Casa Grande, AZ
Back in May of 1991, at the end of our senior year of high school, my friend Bill and I decided to go to the Little Missouri River near Medora, North Dakota. It was only a thirty mile drive, so we weren't in a real hurry. After school I would go next door by a tree grove and dig up some common earthworms. There weren't any nightcrawlers in the area, and no bait shops within an hour drive, so we used good old fashioned earthworms. Bill got some frozen smelt at the local grocery store and some necessities (soda pop, seeds, chips and, although illegal for me at the time, cigarets).
After packing the car with poles, tackle, and lantern, we were off and away. Bill was probably the only one in my class who would tolerate going fishing with me. No one else in my class really liked to fish, and neither did Bill for that fact, but he would go just to keep me company and also to get out of our small, 1200 population sized town. People just really didn't understand my obsession to fish.
We arrived at about 6:00 p.m. and dragged all our stuff the 200 yards down to the river, then hurried to put the poles in the water. Well, at least I was in a hurry; Bill took his time. After just a few minutes I had hooked some chubs that were between 8-10 inches long and put them in a metal basket I had for small catfish. After half an hour I watched Bill grab one of the bigger chubs. He cut it in a few places, put it on the hook and walked down river 50 yards. He then cast his line out, walked back to "camp" and laid his pole down on the ground.
The next hour or so I caught 6 or 7 catfish, all under three pounds, on worms and smelt. Bill never got a bite, even when he placed his worm baited hook within a couple feet of mine. Then the fishing slowed and it started getting dark so we decided to get some wood to build a fire. Hours passed and nothing, nothing, nothing. At about midnight, after Bill had tripped and stepped on the pole that he had cast halfway down the river half a dozen times, he decided to just stand it up in the sand. He said at least we won't step on it and break it. Time passed and we started to get tired of talking about cars and girls.
We had just started on another subject when we heard a huge splash down river. A few seconds later we heard another splash! It sounded like someone had thrown a stick in the water. Bill decided to get up and check the pole that he had baited with the chub. He turned and yelled that his pole was gone. We both stood on the bank in astonishment. He then came up with a plan to get it back. I heard his plan and said go ahead if you want. I personally believed it was a lost cause. He took his other pole, put a heavy sinker on it, and began casting and reeling down the river side.
He was about 60 yards down river, and, before long, he began to yell and scream that he had it. I thought that he was just snagged and then he yelled (with a few obscenities tossed in there) that his line had broken. He came running back and told me to grab my big reel, a small saltwater reel, and come with him. After about five minutes of listening to him beg, I dug in the tackle box and picked out the biggest pike spoon I had, about 8 inches and 4 ounces. I added a fairly large sinker and tied everything up. We walked down to where he had left his pole and he directed me where to cast. Even though I had cast this pole many times, I wasn't very accurate with it. I casted and wasn't even close to where he wanted it to be, so I ended up walking down river about 3o yards. By this time the camp fire was just a tiny speck because we were at least 100-120 yards down river. We were as silent as could be, don't ask why, but we never said a word. I decided to reel very slowly to make sure I dragged the bottom real good. I really didn't worry about a snag or hanging up because of the 40-pound line and the river being pretty much all sand.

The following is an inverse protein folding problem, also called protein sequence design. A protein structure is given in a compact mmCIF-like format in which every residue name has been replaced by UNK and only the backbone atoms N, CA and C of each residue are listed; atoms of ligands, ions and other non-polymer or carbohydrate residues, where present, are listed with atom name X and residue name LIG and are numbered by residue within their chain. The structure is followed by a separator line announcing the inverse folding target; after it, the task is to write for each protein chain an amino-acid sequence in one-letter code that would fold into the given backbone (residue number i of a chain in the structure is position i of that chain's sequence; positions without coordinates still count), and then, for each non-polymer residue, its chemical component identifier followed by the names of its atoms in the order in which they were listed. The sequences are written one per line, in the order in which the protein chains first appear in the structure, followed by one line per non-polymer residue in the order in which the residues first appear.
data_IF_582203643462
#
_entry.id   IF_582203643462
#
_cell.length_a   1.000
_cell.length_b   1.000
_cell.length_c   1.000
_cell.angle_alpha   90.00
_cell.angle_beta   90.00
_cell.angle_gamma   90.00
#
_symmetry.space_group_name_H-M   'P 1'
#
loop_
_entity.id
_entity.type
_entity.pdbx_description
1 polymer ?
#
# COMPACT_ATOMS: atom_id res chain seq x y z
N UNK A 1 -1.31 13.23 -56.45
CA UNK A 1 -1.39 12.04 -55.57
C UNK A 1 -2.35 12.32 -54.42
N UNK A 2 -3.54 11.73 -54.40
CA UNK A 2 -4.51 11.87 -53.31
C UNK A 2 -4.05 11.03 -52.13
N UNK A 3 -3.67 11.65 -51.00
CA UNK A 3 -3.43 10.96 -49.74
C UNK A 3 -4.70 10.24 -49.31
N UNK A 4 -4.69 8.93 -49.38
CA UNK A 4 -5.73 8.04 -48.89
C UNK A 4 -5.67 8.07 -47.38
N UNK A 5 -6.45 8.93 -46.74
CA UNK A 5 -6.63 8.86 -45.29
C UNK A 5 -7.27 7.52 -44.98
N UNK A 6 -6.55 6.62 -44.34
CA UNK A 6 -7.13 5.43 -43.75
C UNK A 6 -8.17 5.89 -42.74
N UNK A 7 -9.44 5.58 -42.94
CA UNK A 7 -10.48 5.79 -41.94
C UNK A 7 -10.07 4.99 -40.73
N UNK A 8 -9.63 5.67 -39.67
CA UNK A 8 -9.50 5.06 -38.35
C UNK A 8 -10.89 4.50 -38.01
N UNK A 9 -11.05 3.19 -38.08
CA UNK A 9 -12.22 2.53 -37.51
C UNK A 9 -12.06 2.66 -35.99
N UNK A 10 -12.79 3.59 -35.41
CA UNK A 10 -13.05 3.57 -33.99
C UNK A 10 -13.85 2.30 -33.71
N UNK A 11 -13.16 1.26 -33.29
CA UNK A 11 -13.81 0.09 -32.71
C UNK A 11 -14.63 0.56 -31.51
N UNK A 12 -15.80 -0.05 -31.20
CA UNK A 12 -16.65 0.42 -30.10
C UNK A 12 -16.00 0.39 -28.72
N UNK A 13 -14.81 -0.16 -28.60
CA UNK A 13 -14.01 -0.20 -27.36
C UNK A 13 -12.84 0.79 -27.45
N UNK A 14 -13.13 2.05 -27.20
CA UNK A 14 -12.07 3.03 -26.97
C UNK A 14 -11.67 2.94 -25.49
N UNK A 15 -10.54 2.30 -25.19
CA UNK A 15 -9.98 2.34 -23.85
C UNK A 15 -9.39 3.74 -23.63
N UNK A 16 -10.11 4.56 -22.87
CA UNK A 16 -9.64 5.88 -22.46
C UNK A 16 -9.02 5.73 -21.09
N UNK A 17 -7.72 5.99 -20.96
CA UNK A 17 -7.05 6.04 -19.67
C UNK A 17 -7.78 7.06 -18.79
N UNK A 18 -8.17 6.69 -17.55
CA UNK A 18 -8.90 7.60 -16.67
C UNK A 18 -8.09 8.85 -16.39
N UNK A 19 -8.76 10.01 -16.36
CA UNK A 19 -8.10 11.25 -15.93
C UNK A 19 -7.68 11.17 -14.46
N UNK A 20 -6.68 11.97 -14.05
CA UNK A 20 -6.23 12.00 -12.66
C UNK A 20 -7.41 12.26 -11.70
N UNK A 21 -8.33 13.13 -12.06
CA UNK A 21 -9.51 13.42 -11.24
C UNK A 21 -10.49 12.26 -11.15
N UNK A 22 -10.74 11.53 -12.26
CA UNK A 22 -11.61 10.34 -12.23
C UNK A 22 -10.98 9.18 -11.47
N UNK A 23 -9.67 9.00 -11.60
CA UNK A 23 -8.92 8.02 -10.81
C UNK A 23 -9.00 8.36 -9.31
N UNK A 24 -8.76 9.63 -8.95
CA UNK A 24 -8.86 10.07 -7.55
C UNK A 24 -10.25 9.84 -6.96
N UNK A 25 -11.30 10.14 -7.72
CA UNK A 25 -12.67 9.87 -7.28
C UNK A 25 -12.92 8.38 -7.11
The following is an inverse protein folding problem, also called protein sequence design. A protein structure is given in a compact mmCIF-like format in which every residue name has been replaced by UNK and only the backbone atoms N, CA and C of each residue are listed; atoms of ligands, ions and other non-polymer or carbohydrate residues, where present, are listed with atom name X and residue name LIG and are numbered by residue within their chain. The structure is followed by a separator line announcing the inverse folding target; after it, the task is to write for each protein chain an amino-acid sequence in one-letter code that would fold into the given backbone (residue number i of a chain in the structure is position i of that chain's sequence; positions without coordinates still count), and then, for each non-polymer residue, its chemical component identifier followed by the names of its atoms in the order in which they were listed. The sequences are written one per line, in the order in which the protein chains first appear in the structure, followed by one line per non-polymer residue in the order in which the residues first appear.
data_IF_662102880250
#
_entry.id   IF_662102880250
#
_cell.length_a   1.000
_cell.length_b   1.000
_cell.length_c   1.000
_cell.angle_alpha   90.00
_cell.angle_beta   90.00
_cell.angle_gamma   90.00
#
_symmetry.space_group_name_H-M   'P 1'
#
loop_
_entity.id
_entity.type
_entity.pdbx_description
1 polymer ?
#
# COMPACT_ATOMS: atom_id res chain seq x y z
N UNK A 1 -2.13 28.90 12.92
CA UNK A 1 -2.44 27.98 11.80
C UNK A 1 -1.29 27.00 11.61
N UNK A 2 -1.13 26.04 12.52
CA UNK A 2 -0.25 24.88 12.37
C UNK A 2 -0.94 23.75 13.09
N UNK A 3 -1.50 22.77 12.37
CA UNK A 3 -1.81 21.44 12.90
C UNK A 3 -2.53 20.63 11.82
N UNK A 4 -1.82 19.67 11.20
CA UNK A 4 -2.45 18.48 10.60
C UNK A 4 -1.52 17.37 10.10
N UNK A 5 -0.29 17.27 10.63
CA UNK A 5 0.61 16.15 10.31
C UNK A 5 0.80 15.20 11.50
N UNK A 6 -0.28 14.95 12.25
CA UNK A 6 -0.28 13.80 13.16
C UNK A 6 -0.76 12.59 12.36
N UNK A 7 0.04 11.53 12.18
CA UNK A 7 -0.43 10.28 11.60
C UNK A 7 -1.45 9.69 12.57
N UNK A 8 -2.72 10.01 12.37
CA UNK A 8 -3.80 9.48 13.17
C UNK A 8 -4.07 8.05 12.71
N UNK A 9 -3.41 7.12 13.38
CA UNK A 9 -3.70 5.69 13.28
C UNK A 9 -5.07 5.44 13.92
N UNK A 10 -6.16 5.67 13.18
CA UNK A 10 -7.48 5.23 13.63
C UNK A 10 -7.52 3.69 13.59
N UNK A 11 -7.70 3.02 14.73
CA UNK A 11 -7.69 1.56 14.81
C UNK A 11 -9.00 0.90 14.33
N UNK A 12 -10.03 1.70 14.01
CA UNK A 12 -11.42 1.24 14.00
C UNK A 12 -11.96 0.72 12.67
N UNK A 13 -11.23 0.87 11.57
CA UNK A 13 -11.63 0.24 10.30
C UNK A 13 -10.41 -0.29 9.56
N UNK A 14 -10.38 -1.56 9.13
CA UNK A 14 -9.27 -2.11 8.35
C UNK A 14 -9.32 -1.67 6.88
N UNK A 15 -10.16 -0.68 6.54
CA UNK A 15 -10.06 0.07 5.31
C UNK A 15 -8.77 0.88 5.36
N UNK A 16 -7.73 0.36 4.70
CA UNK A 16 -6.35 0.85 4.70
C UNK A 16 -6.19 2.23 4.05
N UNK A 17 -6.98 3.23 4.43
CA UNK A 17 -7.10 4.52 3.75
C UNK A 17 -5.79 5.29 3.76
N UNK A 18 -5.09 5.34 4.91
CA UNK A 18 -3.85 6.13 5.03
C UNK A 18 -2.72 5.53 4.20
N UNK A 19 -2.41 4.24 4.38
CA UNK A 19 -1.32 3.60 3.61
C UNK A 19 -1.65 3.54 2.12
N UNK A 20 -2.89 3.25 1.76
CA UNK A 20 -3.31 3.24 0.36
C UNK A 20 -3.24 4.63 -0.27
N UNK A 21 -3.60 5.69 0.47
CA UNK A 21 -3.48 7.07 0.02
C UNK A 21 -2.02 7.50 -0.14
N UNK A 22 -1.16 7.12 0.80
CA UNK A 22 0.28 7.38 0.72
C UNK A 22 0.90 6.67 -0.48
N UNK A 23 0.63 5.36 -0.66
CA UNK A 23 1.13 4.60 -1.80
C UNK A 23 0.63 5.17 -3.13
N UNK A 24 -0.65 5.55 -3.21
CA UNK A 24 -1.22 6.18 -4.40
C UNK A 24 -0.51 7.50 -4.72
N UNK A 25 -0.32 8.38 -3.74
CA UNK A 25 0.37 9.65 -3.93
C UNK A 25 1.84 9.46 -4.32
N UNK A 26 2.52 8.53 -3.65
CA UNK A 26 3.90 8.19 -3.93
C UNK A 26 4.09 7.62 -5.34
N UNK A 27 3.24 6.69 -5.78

After about three minutes of reeling, I thought I felt something. At first I ignored it, but then I felt it again. Sure enough, I had snagged the rod by the very top guide hole. Bill quickly grabbed the rod and started reeling. We could hear the sand in the spinning reel just grind and grind. He finally picked up all the slack line and said that he thought something was on it. I ran back to camp to grab the net and lantern. When I returned he was still fighting that fish. About 15 minutes later we could see a glimpse of what appeared to be a huge fish. I was standing in waist-deep water with net and spotlight in hand just waiting to net this catfish. When we finally got it up on the bank, reality sunk in of what we had just been through. We started laughing so hard that we had tears coming down our faces.
We got back to camp and weighed the big fish. Ten pounds on the money. We sat down and had a few cigarets and continued laughing at what had happened. Even though we didn't get another bite the rest of the night, it was a very well-enjoyed night.
When we got back to town we told my father about what had happened and he laughed right along with us. Now that I think about it, that reel never did work again, even after taking it apart and cleaning it up. Looking back, that has to be one of my fondest memories of fishing, even though bigger fish have come and gone over the years.